Mutually Excluded - Will bill beneficiary for amounts that are agreed to be written off.

Non-covered Treatments - Will bill beneficiary for treatments that were known to be non-covered, and failed to follow proper procedure, such as, having the beneficiary sign a specific line on paperwork acknowledging they will be liable for non-covered treatments.

Assign To Collection - Some carriers have it written in their rules that no claim is to be sent to collections. What they are supposed to do is contact the carrier and it goes from there.

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Thanks Ladynred for that extra A, typo mistake ALL of my clients have to sign HIPPA forms so I should definietly know how to spell it by now :oops:

Retmar, thanks for your reply as well, I contacted insurance provider and since this was from 12/03 they had already purged their automated records. But she did tell me that they do have a policy that states if a doctor/hospital doesn't submit a claim within 12 months of service they can not come back and charge me for it later. She said this appears to be what happened, I told her the doc's office claims to had submitted the files but b/c I hadn't met my deductible the insurance denied it and sent it back. The insurance clerk said that would NOT be the case, they don't send things back. She told me to call the doc's office and ask for evidence of that, a copy of the EOB that the insurance supposedly sent them in their return of the claim. In the mean time she said get the statement the CA sent me with dates on it and call her back tomorrow b/c she can go in and do a special search under claim dates. So hopefully something will come from this, I'll keep ya posted.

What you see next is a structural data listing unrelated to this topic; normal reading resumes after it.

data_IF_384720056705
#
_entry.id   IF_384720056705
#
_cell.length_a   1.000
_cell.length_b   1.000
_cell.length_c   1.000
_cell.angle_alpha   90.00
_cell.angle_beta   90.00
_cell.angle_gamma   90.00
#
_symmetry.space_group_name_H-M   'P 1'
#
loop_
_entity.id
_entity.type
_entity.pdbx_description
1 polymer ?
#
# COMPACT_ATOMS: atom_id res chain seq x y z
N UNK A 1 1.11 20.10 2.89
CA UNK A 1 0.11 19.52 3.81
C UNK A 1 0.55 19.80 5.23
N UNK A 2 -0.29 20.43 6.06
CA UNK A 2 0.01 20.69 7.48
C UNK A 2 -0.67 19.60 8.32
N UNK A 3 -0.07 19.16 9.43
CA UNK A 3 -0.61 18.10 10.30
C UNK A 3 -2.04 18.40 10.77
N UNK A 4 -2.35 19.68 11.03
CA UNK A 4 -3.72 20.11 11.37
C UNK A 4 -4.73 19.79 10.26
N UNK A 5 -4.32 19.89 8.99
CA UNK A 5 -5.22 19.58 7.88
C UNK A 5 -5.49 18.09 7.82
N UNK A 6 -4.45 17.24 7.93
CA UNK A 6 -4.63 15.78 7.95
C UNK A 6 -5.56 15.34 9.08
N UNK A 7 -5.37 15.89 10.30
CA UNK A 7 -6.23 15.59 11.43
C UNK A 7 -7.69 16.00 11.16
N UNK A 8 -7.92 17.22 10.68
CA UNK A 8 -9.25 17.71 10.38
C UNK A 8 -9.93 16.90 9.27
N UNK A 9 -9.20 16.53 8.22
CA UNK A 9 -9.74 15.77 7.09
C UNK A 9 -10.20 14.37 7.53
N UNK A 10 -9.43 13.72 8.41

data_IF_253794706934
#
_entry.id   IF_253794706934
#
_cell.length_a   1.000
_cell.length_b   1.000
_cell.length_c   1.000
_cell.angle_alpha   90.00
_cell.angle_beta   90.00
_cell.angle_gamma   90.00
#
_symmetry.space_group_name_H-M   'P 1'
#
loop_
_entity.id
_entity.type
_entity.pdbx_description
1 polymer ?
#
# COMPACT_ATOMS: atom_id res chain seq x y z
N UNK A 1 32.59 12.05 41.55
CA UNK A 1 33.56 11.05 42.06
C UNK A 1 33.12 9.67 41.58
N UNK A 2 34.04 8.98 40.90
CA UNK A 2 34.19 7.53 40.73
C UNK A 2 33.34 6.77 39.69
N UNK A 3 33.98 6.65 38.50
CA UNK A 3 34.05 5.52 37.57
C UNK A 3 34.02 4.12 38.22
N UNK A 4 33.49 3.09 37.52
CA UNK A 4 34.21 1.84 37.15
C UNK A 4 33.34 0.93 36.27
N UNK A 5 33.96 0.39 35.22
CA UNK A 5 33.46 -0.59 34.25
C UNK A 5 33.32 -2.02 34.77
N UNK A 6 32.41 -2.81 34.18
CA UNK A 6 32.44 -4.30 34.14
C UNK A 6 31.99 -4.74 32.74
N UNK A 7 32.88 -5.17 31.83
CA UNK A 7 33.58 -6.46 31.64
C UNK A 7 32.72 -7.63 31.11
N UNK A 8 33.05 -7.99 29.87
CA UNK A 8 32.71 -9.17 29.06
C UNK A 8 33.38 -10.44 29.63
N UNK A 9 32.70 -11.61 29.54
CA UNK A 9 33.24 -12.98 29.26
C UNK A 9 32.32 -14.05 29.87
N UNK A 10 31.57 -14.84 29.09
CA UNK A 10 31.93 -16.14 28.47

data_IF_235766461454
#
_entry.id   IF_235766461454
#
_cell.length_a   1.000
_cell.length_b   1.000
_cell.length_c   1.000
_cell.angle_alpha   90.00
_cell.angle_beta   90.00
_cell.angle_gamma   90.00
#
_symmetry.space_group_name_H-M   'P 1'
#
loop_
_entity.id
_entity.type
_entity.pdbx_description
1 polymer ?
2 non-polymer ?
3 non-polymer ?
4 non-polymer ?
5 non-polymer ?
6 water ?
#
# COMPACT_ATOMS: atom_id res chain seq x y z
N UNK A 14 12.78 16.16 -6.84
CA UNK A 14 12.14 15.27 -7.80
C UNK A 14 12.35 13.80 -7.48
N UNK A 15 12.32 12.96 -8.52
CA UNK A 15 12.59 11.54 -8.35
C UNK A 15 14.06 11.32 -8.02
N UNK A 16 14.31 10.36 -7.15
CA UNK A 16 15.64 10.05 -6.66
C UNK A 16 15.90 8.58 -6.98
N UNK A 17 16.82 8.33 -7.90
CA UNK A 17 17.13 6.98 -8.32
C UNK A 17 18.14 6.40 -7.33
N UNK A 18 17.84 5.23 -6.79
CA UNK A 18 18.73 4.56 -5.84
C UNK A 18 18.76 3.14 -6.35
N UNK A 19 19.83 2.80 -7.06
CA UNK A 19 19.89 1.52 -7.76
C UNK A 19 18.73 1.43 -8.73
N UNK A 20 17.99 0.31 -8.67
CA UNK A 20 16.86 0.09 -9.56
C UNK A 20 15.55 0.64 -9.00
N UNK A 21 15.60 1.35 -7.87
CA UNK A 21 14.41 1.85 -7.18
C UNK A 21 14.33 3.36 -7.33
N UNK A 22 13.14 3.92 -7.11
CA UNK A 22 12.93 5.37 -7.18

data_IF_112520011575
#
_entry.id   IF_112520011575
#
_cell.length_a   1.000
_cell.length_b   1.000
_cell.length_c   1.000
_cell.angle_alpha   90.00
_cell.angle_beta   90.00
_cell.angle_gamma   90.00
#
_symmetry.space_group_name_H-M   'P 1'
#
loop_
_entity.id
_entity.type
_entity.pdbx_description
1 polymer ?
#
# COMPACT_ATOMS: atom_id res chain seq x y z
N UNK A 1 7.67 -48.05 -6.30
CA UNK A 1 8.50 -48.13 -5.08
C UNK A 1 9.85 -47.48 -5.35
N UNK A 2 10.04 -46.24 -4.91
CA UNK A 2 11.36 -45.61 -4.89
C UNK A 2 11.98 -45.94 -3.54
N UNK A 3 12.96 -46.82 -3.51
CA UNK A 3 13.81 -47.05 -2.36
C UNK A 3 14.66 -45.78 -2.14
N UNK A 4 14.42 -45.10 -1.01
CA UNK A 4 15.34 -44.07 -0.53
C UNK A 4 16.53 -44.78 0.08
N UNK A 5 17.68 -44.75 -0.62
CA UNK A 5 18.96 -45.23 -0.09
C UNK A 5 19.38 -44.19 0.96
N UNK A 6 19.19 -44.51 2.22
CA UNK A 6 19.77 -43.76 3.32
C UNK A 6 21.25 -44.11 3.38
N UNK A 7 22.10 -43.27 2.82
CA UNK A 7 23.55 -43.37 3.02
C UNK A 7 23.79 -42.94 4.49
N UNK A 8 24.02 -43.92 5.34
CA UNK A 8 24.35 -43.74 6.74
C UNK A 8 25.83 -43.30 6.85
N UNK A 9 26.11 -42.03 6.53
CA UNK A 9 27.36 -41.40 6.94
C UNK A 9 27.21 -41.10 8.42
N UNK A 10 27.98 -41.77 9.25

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Outstanding! Good work!